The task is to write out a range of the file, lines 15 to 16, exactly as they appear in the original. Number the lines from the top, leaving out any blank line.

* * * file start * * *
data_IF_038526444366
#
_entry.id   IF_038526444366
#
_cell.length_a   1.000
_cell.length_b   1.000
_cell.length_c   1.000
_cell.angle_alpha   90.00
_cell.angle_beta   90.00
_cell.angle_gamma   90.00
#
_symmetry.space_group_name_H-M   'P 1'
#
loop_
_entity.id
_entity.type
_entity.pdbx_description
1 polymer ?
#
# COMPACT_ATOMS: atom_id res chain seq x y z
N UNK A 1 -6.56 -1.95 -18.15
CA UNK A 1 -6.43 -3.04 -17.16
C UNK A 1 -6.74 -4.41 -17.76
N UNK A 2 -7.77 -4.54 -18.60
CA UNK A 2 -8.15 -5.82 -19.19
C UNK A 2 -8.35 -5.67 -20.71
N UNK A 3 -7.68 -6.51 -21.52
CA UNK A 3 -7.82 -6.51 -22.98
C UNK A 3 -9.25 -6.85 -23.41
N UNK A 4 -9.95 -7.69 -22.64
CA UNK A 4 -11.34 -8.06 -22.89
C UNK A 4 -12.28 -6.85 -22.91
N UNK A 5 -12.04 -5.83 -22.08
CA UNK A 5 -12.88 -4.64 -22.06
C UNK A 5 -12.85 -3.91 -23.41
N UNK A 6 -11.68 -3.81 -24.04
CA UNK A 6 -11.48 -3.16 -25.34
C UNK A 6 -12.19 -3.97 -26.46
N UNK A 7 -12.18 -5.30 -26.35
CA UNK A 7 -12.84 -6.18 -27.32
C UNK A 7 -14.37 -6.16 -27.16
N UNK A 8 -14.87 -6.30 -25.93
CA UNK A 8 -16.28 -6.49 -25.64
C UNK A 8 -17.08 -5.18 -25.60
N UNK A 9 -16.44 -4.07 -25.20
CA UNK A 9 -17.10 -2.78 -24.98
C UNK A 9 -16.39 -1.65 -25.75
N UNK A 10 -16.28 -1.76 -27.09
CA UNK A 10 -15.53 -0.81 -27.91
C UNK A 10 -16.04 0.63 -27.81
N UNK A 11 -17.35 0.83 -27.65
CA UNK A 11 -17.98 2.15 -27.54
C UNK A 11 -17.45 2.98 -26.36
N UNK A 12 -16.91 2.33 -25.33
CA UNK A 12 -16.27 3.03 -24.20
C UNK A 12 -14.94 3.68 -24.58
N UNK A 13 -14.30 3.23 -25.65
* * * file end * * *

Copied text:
_entity.id
_entity.type